The performance difference is principally because of the utilization of multiple cores together with hyperthreading.

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Postby geizer » 10 Feb 2010

but why the sudden performance increase - was it due to TURBO mode on the i7 or quad cores?

I think that because Core i7 965 is not just Quad core CPU, but also a multi-threaded (aka Hyper threading by intel classification). That effectively makes the OS to see it, (and use it) as 8 "Cores" processor.

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Postby Bruce DeVault » 10 Feb 2010

In general, that's correct - Core I7 Extreme Edition processors can utilize a combination of multiple cores and hyperthreading, along with improvements in the architecture to achieve performance increases over a simpler processor design. There's a decent write-up summarizing this at http://reviews.cnet.com/processors/inte ... 66836.html. Bear in mind there's a newer 975 design as well, and 6 core chips of a similar design are due out by the end of 2010 Q2.
Last edited by Bruce DeVault on 14 Feb 2010, edited 1 time in total.

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Postby Kasper » 12 Feb 2010

Yes i know the i9 processor with 6 cores are coming - even a few ES (Engineering samples) on ebay.

But a i920 is basically a i 975/965 that could not pass complete testing. Every processor Intel makes for i1366 sockets - starts out as i975 - then get dumped to i965 if they cant pass all the tests - and then to i940 and then i920. The lower in the chain - the more things they cut out.

That is why over clocking a i920 is quite safe - I would say over-clock with up to 20-25% will not create any problems - but to be certain you can do a burn-in test on them for 24-48 hours. If they pass - they will never fail in trading set-up.

The extreme series is MADE for over-clocking - that is why they are called extreme. It means their multiplier is UNLOCKED - and Intel lets you over-clock them without warranty problems.

Non-Extreme processor have LOCKED multipliers - and requires different setup to over-clock.

The locking and unlocking of multipliers are done post production with laser cut circuit - once testing is completed. That then determines the type number and what model it will be when it comes out of the factory. But take them apart and they are identical apart from the "laser" cuts...

So an i920 is fabulous for over clocking - and can reliable reach very high speeds. You can even buy pre-tested i920 on ebay that can do 4ghz with aircooling.

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Postby Bruce DeVault » 12 Feb 2010

This depends on what you mean I suppose by "reliable". Intel's usual testing process has been to test every chip until it fails, increasing the frequencies within a period of time, then back off and stamp it with a fairly generous safety margin from its only known failure point. So, what you're saying is that because there's a safety margin in the way it was tested at Intel, you're willing to go within that margin moreso than Intel is in their stamping determination. That's fine, and there's no doubt that this can be done in almost all cases to some extent - the question is, how reliable will it be and how far is a good idea? And the answer is that depends on what period of time you're talking about. If by reliable you mean one otherwise unexplained crash a week is acceptable, and burnout 1.5 years later, then sure, you can generally overclock quite far with those expectations. The important thing is that just having it pass POST and run for 24 hours without crashing isn't at all enough to say "it works, without qualification" - it's a continuum in which as you get closer to its "certain failure" point failures become increasingly frequent (although not deterministically) such that overclocking only a little may cause only one crash a month, and the working life of the chip is shortened a little. As you increase the frequency quite far, you'll find it doesn't pass POST anymore, but somewhere in the middle is where many people overclock, such that the working life of the chip is shortened and they also get crashes once in a while, such as once a week or once every couple of weeks, and because they never really know what caused the crash (could it just be Windows is flaky?) or did any controlled comparisons, they just assume it has nothing to do with the overclocking.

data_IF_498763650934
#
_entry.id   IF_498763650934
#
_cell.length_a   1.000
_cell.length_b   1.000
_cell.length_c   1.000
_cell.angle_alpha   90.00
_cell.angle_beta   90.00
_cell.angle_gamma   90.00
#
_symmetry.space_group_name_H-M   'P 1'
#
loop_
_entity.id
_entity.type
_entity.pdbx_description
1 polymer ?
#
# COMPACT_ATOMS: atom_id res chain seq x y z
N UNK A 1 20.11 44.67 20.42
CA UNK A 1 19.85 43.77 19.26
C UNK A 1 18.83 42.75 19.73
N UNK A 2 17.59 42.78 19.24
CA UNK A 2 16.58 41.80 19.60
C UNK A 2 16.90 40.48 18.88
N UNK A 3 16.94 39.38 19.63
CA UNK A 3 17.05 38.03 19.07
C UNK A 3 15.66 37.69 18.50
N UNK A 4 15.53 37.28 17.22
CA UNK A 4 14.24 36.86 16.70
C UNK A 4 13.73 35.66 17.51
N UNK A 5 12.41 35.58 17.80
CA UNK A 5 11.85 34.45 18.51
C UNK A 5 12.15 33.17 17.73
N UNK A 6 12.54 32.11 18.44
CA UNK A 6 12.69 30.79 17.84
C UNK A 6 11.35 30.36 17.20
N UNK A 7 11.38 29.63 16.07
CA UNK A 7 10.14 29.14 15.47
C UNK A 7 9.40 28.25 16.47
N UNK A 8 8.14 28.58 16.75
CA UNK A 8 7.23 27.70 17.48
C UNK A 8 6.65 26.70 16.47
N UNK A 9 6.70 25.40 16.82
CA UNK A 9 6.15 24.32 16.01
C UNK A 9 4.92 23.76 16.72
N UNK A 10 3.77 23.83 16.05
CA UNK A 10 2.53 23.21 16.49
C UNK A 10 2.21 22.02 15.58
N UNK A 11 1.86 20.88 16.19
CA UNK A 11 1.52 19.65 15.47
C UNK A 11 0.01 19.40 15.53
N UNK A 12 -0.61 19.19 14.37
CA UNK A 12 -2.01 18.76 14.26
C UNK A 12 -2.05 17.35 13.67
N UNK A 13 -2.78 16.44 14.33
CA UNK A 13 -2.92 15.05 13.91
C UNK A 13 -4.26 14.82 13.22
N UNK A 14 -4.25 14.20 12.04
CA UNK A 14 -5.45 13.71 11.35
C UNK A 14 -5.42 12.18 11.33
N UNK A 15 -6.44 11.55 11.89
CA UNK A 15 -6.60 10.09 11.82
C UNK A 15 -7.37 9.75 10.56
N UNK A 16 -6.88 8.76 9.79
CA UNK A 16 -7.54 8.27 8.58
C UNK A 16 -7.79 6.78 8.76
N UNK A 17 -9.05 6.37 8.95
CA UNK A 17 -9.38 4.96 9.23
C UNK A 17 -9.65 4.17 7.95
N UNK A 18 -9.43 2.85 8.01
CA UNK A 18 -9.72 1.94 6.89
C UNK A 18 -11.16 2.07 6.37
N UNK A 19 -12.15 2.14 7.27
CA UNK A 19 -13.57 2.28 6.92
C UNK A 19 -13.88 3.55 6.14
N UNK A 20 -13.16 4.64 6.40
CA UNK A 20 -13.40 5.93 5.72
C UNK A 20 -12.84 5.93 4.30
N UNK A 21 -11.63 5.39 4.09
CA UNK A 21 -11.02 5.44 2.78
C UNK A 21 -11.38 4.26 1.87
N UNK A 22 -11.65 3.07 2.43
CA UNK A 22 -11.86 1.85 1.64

It is for this reason that in a business environment, where crashing has consequences that can be measured in dollars, overclocking isn't such a good idea. For your game machine, sure. When thousands of dollars are on the line with every minute of downtime, absolutely not.

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Postby Kasper » 12 Feb 2010

but why the sudden performance increase - was it due to TURBO mode on the i7 or quad cores?

I think that because Core i7 965 is not just Quad core CPU, but also a multi-threaded (aka Hyper threading by intel classification). That effectively makes the OS to see it, (and use it) as 8 "Cores" processor.


hyperthreading is usually NOT as efficient as multiple cores. Hyperthreading forces the processor to stop - and push all content in progress to a stack handler - then work on another flow - then retrieve the cache items again to work on first flow. This is more advanced now but is mostly used for running multiple single thread applications at the same time.

Real multi-threaded applications like Multicharts should actually see a performance DECREASE when doing Optimization on a hyper-thread enabled machine vs a quad core with hyper-threading disabled - IF Multicharts works efficiently with multi processors.

Turbo mode EMULATES a single processor machine by "disabling" some of the cores and run the other cores at a lot higher FREQUENCY (again simplified) - the reason the processor shuts of some cores is so it will not get to hot while the active cores run fx at 3.8 Ghz if "normal processor speed is 3.06 GHz.